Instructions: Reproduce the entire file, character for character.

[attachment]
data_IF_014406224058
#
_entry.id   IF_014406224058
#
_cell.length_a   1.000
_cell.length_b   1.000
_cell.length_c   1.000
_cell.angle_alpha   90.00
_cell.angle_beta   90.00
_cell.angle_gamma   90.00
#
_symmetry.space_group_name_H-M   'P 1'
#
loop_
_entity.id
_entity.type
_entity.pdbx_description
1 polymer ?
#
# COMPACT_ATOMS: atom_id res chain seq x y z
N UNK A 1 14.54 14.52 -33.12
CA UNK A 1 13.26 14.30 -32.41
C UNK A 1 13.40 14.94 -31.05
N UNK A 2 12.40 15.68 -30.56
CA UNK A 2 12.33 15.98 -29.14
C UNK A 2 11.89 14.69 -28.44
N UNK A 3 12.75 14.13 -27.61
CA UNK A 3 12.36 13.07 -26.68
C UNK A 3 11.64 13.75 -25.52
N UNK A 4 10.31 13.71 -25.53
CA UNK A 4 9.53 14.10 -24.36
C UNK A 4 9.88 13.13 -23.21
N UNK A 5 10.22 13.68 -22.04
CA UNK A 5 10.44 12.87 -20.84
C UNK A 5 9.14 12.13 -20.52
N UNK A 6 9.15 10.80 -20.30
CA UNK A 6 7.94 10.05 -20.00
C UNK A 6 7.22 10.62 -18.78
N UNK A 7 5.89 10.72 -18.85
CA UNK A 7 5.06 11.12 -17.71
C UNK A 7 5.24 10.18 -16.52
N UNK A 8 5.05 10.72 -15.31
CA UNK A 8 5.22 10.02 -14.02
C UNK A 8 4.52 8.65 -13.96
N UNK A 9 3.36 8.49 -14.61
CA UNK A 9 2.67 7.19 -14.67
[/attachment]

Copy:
data_IF_014406224058
#
_entry.id   IF_014406224058
#
_cell.length_a   1.000
_cell.length_b   1.000
_cell.length_c   1.000
_cell.angle_alpha   90.00
_cell.angle_beta   90.00
_cell.angle_gamma   90.00
#
_symmetry.space_group_name_H-M   'P 1'
#
loop_
_entity.id
_entity.type
_entity.pdbx_description
1 polymer ?
#
# COMPACT_ATOMS: atom_id res chain seq x y z
N UNK A 1 14.54 14.52 -33.12
CA UNK A 1 13.26 14.30 -32.41
C UNK A 1 13.40 14.94 -31.05
N UNK A 2 12.40 15.68 -30.56
CA UNK A 2 12.33 15.98 -29.14
C UNK A 2 11.89 14.69 -28.44
N UNK A 3 12.75 14.13 -27.61
CA UNK A 3 12.36 13.07 -26.68
C UNK A 3 11.64 13.75 -25.52
N UNK A 4 10.31 13.71 -25.53
CA UNK A 4 9.53 14.10 -24.36
C UNK A 4 9.88 13.13 -23.21
N UNK A 5 10.22 13.68 -22.04
CA UNK A 5 10.44 12.87 -20.84
C UNK A 5 9.14 12.13 -20.52
N UNK A 6 9.15 10.80 -20.30
CA UNK A 6 7.94 10.05 -20.00
C UNK A 6 7.22 10.62 -18.78
N UNK A 7 5.89 10.72 -18.85
CA UNK A 7 5.06 11.12 -17.71
C UNK A 7 5.24 10.18 -16.52
N UNK A 8 5.05 10.72 -15.31
CA UNK A 8 5.22 10.02 -14.02
C UNK A 8 4.52 8.65 -13.96
N UNK A 9 3.36 8.49 -14.61
CA UNK A 9 2.67 7.19 -14.67